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I tried this pistachio nougat recipe once and it came out great. I've tried it two other times and the nougat hasn't set well at all. I'm thinking that this is because the recipe doesnt list a temperature and I probably didn't reach the correct temperature. Is that a good assessment? Additionally, why are most nougat recipes made by adding the syrup to the whipped eggs instead of the whipped eggs to the syrup (like this recipe)? It seems like it would be easier to reduce the mixture to the correct thickness if you added the eggs to the syrup. Thanks![enter image description here

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As you suggest, most nougat recipes require the sugar syrup to be brought to specific temperatures (typically "hard ball" or "soft crack" stage, see for example this page for details of the stages of cooking sugar). By that time, any water that you started out with (in your case in the form of rose water) has boiled off. Simply bringing the mixture up to a boil will not be accurate.

For repeatable results, I suggest you use an instant-read thermometer (or a sugar thermometer) to ensure your sugar syrup is at a consistent temperature. If the nougat does not set, increase the temperature next time.

Regarding your second question: Even in your recipe, you add some of the syrup to the egg whites, to raise their temperature before adding them to the syrup. This is called 'tempering' and is common when using eggs in sweet applications with something hot. In the case of nougat, however, you can probably add the egg whites directly to the syrup, as was pointed out in a comment.

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    The whipped egg whites can be added to the hot syrup even without tempering. Nougat goes way back to ancient times, obviously before thermometers or electric mixers, and according to chef John traditionally nougat is made more like OP's recipe. That said, totally second getting a thermometer for more precise results. allrecipes.com/recipe/246463/…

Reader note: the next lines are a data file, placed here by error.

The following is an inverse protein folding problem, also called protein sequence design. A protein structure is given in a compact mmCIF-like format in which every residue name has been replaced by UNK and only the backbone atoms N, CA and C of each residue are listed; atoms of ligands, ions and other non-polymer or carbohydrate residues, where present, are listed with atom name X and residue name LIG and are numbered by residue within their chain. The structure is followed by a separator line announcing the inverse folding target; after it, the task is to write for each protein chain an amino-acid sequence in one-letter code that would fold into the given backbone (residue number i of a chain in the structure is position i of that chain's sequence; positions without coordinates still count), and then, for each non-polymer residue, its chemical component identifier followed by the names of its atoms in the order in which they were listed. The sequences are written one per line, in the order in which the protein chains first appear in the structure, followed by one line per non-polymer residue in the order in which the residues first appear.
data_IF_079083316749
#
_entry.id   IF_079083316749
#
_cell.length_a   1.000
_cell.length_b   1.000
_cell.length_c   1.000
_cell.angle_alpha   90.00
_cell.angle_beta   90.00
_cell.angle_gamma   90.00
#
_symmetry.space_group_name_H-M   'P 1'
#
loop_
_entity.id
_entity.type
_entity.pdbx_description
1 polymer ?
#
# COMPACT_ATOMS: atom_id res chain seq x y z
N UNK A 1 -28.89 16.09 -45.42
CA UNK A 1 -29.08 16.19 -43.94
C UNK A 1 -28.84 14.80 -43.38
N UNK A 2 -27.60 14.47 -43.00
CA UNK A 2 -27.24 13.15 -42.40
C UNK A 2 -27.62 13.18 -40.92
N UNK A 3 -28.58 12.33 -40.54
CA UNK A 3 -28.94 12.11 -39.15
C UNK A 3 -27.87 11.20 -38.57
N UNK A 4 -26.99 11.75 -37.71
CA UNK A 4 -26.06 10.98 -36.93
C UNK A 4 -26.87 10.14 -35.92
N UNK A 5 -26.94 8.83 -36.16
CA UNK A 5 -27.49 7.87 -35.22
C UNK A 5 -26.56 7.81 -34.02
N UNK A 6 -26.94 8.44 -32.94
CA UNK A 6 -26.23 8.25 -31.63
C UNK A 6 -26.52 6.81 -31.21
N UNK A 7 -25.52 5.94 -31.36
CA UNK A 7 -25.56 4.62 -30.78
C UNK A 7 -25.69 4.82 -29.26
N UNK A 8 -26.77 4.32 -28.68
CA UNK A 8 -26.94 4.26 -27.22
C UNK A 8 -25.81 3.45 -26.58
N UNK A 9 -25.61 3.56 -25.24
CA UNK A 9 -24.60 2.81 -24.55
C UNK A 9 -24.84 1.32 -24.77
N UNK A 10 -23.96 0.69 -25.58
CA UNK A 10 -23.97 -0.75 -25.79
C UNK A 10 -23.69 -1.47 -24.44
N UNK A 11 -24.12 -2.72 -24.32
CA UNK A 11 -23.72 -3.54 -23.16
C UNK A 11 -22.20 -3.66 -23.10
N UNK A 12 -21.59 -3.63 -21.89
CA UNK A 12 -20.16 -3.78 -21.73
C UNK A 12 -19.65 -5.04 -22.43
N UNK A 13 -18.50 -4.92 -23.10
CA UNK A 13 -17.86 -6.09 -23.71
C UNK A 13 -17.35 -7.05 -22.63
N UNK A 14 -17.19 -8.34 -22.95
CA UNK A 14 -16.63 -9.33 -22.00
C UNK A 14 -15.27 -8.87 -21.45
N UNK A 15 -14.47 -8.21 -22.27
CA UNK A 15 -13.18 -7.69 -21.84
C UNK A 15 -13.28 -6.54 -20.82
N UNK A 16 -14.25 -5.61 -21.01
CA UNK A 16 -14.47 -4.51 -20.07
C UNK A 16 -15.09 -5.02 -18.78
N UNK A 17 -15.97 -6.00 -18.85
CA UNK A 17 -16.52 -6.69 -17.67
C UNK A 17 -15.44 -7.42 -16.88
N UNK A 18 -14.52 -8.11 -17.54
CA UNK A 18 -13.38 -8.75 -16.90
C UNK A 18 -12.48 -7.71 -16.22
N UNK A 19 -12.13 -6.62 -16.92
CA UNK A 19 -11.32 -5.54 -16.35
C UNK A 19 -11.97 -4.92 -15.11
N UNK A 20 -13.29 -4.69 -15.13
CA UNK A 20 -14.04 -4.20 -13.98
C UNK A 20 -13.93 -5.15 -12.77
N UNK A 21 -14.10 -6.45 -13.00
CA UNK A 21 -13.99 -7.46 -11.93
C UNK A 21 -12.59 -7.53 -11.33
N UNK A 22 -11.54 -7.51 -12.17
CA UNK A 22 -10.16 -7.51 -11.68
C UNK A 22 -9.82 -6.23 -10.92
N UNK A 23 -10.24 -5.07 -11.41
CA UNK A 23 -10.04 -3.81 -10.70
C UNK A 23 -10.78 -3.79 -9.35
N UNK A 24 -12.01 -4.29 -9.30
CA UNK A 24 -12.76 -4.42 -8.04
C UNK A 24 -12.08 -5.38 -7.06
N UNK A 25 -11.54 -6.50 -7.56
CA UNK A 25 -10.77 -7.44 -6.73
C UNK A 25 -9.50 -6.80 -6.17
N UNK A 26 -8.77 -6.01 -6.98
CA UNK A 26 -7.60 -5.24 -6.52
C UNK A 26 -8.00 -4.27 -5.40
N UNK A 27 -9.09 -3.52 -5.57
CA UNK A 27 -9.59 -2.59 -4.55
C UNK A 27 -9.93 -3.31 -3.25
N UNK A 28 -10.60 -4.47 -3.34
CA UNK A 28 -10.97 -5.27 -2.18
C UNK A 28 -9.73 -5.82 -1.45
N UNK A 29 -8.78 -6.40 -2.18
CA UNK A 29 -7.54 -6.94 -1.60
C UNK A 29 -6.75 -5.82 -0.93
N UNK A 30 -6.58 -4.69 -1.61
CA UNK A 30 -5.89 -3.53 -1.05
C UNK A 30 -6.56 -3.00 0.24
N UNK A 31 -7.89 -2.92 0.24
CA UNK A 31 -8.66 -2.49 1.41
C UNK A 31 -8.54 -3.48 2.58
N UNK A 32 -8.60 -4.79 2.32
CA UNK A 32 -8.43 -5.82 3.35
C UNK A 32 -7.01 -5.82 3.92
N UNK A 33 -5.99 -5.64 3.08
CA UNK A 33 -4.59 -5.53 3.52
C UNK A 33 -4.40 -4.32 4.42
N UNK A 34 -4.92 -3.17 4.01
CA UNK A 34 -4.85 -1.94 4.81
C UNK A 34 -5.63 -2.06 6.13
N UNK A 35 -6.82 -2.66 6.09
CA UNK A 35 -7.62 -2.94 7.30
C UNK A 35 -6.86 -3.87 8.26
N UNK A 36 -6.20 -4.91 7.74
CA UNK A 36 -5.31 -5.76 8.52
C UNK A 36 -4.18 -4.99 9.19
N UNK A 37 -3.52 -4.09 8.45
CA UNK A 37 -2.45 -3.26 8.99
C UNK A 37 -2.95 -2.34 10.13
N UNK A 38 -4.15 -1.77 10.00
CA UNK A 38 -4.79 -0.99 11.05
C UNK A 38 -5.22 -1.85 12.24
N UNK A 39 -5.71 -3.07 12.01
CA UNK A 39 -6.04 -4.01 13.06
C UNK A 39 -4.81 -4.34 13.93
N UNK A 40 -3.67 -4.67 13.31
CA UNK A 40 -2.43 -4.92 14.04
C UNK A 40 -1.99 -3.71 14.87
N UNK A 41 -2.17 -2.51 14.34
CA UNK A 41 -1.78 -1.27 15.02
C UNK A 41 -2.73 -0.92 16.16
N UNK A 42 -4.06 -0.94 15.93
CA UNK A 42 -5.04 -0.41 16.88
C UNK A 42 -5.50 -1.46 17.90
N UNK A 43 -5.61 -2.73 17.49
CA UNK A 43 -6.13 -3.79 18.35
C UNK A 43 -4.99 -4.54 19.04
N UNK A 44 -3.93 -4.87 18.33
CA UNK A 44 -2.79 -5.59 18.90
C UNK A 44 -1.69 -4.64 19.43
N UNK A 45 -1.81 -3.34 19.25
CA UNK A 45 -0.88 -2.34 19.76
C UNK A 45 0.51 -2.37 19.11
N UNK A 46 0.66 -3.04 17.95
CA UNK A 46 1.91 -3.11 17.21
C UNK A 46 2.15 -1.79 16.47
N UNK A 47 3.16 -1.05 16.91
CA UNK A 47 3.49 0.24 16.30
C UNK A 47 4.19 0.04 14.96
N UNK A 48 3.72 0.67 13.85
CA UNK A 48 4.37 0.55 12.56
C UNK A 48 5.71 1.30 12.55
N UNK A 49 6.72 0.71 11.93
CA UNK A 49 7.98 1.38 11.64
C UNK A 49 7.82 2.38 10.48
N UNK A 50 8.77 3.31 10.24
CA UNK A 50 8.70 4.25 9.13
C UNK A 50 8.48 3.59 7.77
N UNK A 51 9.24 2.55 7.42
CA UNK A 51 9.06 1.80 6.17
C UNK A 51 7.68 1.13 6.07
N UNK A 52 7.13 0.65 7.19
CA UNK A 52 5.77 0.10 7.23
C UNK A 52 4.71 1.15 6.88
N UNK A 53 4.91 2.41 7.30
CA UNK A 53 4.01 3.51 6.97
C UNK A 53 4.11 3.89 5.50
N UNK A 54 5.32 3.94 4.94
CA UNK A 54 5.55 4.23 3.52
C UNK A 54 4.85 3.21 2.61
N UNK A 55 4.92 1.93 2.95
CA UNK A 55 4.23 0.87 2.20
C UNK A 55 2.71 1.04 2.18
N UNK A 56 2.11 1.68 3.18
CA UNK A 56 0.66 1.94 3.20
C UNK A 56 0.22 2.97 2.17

– kitukwfyer
    May 13 '20 at 13:08
  • @kitukwfyer Sure, you can make nougat without a thermometer. You would still need to make sure your sugar has reached the appropriate temperature, by taking some of the syrup and cooling it down. This is where the names for the cooking stages ("hard ball" etc) come from. Looks like I was wrong about the tempering, though -- I will edit my answer to reflect this.
    – LSchoon
    May 13 '20 at 13:31
  • @kitukwfyer That's interesting you mention that. I've since seen a few recipes for torrone where they keep the heat very low the whole time and stir the syrup for ~30 mins, whip the eggs, incorporate those slowly, and then stir for 30 mins and it forms a nice hard nougat. But there was no boiling. I have made the recipe above three times. The first time it was great. Second and third times not so much. I noticed it looked sort of grainy (at least the second and third times when I was paying attention) when I add the eggs to the syrup but very smooth when I add the syrup to the eggs.
    – chart
    May 14 '20 at 18:19
  • That grainy appearance IS weird. The sugar water shouldn't boil until it's in solution. Adding the glucose syrup should prevent recrystallization. Only thing I can imagine is so much water boiled off it became super saturated... Good luck anyway!
    – kitukwfyer
    May 15 '20 at 15:40

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